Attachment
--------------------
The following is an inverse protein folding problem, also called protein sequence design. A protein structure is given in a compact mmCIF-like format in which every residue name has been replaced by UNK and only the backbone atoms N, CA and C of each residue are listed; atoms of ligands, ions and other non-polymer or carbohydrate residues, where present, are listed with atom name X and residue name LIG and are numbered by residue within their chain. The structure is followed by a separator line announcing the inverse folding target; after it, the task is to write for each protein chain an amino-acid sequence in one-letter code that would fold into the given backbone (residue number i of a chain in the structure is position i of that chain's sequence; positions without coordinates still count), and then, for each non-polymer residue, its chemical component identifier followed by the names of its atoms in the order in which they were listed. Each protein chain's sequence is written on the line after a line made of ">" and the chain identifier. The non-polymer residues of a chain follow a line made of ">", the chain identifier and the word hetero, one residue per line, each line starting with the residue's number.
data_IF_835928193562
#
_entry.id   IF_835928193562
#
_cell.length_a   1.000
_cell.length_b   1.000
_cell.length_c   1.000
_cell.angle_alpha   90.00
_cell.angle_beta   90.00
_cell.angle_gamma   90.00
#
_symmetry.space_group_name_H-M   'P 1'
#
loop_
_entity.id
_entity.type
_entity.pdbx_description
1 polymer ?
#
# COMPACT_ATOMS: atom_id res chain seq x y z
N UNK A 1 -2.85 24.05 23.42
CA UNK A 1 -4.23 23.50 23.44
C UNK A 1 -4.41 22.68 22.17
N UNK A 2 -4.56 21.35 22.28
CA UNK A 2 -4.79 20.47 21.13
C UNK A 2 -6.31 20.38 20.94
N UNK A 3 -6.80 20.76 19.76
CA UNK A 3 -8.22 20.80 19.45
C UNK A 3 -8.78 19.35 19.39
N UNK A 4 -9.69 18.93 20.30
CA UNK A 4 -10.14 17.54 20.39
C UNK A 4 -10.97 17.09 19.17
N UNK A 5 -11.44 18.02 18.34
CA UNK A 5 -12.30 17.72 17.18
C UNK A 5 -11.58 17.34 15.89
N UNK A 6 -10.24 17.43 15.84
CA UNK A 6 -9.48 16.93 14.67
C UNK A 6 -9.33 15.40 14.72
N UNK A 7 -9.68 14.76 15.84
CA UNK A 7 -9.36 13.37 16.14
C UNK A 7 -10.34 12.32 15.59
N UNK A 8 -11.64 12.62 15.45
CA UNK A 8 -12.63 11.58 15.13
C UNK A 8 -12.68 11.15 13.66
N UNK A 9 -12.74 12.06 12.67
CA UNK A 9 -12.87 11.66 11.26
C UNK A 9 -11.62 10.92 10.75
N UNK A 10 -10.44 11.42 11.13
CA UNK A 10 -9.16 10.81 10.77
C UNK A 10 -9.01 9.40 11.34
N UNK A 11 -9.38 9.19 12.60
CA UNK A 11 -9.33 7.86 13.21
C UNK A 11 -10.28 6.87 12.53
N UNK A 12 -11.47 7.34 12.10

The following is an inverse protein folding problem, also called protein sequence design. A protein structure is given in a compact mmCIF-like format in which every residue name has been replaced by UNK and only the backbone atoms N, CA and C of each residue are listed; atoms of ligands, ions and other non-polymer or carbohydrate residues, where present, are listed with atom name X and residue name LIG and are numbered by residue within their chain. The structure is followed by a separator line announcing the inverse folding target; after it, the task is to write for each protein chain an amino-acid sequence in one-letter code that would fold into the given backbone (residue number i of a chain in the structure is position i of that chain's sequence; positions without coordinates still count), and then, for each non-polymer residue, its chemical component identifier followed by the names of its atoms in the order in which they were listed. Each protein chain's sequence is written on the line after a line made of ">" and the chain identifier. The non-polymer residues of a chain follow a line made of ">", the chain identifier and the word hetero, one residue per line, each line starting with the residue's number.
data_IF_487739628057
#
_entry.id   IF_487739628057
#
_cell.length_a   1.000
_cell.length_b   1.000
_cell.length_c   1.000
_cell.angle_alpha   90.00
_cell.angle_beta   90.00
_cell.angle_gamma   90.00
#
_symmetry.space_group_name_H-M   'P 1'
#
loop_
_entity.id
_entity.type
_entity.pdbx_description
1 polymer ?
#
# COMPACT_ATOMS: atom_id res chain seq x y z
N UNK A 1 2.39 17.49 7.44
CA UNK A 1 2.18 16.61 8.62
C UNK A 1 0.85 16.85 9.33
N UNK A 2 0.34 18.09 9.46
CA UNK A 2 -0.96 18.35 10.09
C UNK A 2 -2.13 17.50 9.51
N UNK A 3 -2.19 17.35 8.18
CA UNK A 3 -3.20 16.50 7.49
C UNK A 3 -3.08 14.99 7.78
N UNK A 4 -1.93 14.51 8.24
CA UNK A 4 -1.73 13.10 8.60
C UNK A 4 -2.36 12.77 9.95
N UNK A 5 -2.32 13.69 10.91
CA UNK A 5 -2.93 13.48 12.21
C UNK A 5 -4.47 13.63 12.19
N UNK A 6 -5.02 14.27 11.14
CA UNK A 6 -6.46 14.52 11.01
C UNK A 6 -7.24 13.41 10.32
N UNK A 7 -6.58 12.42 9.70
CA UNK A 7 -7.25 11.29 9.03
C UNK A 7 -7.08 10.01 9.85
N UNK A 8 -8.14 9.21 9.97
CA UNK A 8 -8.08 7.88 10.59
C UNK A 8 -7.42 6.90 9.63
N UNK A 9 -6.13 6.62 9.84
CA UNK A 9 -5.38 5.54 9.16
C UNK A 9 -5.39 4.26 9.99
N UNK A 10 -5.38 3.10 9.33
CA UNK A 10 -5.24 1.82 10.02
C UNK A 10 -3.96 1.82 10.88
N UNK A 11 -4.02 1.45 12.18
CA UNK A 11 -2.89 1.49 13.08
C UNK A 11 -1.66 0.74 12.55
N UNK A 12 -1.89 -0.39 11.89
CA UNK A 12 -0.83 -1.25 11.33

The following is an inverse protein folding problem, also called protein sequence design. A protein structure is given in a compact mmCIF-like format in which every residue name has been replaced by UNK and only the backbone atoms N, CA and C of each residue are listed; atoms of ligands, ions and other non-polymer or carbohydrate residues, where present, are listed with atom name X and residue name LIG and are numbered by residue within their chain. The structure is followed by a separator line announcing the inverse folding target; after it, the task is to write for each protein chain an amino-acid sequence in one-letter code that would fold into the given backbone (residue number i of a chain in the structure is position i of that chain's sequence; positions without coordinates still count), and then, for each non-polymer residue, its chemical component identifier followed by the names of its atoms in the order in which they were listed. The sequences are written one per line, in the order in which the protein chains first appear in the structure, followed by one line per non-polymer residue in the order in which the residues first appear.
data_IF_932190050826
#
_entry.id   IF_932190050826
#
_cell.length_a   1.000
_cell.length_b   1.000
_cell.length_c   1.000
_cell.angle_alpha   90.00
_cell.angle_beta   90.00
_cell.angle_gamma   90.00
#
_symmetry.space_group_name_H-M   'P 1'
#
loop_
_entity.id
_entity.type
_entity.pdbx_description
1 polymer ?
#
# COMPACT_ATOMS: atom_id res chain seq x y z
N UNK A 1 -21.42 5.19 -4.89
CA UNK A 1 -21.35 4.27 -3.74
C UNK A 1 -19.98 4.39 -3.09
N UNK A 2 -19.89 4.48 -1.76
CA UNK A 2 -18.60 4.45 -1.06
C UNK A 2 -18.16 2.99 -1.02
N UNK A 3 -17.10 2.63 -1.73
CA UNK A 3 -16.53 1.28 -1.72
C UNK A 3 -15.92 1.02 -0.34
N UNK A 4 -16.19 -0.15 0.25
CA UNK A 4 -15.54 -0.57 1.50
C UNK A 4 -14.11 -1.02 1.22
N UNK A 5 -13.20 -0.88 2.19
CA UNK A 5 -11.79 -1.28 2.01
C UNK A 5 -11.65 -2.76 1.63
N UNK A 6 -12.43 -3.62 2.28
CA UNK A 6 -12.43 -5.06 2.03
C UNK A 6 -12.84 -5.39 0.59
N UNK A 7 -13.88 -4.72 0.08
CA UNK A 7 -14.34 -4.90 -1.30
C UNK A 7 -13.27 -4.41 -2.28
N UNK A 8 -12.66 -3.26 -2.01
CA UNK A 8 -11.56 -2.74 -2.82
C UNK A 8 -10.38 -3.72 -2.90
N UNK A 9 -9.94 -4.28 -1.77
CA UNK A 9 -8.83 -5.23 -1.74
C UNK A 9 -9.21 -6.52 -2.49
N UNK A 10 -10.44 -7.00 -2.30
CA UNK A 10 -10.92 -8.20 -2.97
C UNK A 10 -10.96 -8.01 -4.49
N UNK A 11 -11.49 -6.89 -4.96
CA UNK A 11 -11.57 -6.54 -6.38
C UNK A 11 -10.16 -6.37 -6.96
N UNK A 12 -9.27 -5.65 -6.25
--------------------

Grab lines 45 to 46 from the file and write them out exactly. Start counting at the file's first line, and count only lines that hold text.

C UNK A 8 -12.68 11.15 13.66
N UNK A 9 -12.74 12.06 12.67